reply to post by cris7050
"The real truth is that the Gospels were rewritten for the Gentile Christian audience versus the original audience of Jewish-Christians. My evidence
is the negation and abrogation of the term - "Sabbath" in Mark' Gospel(13:18) versus Matthew's Gospel(24:20).
Through my own research the order of the Gospels: (1) John ,(2) Matthew ,(3) Mark ,(4) Luke."
Of course, naturally, the gospel 'message' was preached in Galilean Aramaic by Galileans to other Galileans and by Judaeans to other Judaeans (c. 36
- 66 CE) and it is possible that their quotations from 'the Hebrew scriptures'
were taken from or influenced by the Aramaic targums - certainly they were quoting a different text family than what is in the Masoretic Text used by
Protestants and Rabinnic Jews today (the socalled MT from c. 960 CE from Leningrad/StPetersburg) - to judge from the form of the Greek OT quotations
in the 1st canonical Greek gospel 'according to Matthew' whoever he was...either way the first form of the gospel message was ORAL not written. It
was only after the original followers began to die off that (at least in Palestine and the Levant) the message started to be written down - and it was
probably in Greek when it first was set in writing - the language of the Empire.
What killed off the disciples? Old age? Probably executions for sedition against Rome (the Roman 'Lex maiestatis' no King but Caesar' law meant
sacrifice to the Emperor as a god or at least do NOT acknowledge any other king - or be put to death)
The 1st Failed Jewish War against Rome (c. 66-72 CE) completed the Aramaic Oral phase once and for all - when Jerusalem and its environs were ground
to powder by the Roman Army - and the 'oral Aramaic gospel message' was then spoken /translated into Greek in the socalled Diaspora (with Aramaic
speakers having more or less been wiped out by the war - some 900,000 Palestinian 'jews' died during the War, mainly from starvation, disease and
fire, at least according to Jospehus.
So after 72 CE the gospel material was written down for DIASPORA Jews speaking Greek - and fter the War, any messianic movement at all would have
rubbed against Rabinnic Judaeism outside of Palestine (who were largely untouched by the War which they regarded as a Failure and a Folly condemned by
Heaven - judging by the devastaion).
But a pro-jewish core could not be completely erased from the material in the gospels, since after all R. Yehoshua bar Yosef the Galilean Nazir
(Greek: ho Iesous) was a Daviddic 'Pretender' Galilean from the tribe of Judah, and his 12 disciples (and other followers) were all Palestinian
Jews, mainly from the Galilee.
Read e.g. the anti Gentile pro Jewish Greek of 'Matthew' chapter 15 ('the Bar Enasha was sent ONLY to the Lost Sheep of the Elect of the House of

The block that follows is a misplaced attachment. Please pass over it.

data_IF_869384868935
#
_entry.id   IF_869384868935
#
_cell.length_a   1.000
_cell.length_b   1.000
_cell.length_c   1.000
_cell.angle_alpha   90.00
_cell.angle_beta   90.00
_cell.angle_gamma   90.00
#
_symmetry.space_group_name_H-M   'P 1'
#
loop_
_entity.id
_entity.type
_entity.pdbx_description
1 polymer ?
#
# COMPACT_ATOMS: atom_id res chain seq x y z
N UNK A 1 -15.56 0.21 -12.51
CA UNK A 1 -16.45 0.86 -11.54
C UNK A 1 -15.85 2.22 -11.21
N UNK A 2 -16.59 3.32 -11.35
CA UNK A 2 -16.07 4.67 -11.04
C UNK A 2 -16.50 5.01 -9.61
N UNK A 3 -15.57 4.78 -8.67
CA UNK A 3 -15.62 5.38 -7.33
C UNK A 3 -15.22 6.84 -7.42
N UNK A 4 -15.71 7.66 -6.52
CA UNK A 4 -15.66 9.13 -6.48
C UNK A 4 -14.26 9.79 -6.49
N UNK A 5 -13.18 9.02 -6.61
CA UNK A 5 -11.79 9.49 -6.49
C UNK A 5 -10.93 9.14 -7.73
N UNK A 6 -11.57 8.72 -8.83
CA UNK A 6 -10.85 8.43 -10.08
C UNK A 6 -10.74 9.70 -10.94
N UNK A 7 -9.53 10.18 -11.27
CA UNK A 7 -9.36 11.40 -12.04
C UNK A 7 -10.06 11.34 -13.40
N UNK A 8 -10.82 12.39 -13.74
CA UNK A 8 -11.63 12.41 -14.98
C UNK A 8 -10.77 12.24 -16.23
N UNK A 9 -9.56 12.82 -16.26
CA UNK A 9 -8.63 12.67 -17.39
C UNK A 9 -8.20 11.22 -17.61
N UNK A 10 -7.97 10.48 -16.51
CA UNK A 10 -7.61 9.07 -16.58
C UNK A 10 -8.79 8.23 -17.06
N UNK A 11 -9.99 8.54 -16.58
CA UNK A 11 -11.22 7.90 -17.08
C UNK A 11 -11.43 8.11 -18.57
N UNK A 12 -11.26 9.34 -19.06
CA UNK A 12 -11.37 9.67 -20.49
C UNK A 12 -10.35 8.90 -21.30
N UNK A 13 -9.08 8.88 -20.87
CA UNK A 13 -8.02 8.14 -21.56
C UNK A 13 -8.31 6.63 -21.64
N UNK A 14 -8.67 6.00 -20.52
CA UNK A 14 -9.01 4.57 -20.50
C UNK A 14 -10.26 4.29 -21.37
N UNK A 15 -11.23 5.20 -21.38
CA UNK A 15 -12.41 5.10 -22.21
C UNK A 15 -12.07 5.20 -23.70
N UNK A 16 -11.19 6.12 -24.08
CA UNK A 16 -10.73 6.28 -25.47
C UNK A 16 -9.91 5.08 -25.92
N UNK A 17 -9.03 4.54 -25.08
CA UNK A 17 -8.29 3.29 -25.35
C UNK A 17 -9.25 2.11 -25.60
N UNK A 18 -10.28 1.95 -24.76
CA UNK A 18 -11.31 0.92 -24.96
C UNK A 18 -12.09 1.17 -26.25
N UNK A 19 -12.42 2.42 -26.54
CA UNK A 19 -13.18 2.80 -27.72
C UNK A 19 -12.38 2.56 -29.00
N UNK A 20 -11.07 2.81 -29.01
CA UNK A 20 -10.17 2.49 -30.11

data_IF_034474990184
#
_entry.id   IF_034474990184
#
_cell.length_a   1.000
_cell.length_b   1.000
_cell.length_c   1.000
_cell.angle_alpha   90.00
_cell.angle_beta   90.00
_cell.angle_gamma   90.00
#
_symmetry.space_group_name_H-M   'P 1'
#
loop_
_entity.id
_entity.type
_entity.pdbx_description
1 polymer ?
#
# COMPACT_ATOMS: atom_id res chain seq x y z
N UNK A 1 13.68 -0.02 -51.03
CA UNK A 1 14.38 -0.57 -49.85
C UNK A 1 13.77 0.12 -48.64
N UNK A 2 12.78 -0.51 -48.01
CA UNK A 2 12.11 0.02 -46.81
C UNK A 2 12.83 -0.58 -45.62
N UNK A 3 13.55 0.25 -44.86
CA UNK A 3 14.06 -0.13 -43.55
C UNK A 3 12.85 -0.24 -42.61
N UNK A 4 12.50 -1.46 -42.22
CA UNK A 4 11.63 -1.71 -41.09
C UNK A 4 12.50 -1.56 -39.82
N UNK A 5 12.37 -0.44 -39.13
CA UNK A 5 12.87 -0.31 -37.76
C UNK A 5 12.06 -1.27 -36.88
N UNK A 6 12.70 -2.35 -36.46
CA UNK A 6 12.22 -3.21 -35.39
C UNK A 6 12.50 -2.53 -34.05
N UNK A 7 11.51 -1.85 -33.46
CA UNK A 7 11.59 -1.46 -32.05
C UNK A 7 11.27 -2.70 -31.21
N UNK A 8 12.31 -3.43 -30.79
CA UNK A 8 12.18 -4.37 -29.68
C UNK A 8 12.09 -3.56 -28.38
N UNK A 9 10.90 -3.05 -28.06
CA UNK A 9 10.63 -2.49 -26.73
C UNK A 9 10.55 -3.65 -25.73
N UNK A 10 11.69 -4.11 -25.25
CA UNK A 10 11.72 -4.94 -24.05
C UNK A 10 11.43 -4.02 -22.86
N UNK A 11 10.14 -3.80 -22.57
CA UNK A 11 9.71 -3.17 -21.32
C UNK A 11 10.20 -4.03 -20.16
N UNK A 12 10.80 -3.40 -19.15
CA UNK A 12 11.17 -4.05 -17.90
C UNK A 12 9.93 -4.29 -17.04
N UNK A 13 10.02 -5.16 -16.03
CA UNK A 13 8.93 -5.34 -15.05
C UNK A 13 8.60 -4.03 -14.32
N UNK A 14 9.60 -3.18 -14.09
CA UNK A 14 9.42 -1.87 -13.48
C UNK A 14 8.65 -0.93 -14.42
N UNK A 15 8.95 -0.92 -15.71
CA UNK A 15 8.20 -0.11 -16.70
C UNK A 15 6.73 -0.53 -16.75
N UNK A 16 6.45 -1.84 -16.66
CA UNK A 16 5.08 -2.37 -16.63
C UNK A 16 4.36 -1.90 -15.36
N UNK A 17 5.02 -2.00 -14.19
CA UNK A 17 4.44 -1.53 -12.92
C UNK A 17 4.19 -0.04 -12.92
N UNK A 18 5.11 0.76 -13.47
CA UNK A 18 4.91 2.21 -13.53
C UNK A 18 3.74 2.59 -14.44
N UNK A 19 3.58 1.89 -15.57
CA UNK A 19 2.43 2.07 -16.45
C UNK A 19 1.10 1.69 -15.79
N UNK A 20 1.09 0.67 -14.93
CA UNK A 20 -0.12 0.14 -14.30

Yisro'el - and anyway since when would it be right to take the bread of the children out of their mouths and throw it away on the dogs under the
table?') which was addressed to a SyroPhoencian Gentile woman who had come to the good Rebbe for help with an exorcism for her daughter who had a
Even Saul of Tarsus, the capital of Roman Cilicia, who spoke Greek as his first language and was gentile-friendly still said things like 'to the Jew
first, of course, but also then to the Greek...' which is basically zionist racism by any standards.
In terms of the Priority of Mark (the 2nd canonical Greek Gospel), it seems clear that in terms of literary borrowings, that 'Matthew' and 'Luke'
(whoever they were ) despite having oral and written sources of their own (the 3rd gospel admitted as much e.g. in its first paragraph 'since many
before me have written accounts of what has transpired among us, it seemed good to me also to set in writing an account in order...' it is now agreed
by those who compare these texts line by line that Mark came first, and Matt and Luke improved upon his baby-Greek in their own separate ways - this
is the most logical way to understand the re-wording of Mark's awkward grammar whenever it rears its ugly head (which is a lot !).
The dating of the 4th canonical Greek gospel ('according to John the Elder' whoever he was) is a bone of contention since it seems to have been
re-written in several stages incorporating into its text what is known as the Signs Gospel ('this is the FIRST sign that ho Iesous performed...' ...
'this is the SECOND sign that ho Iesous performed...' - if you count them all there are (naturally) 7 of them...although the textual intros are
missing for the last several ones...
All four canonical Greek gospels contain very very early material (certain parts of the 4th gospel are older than the gospel of 'Mark, and certain
parts of 'Matthew' are older than 'Mark' but in their present forms, Mark is the most primitive (less edited) although probably longer originally.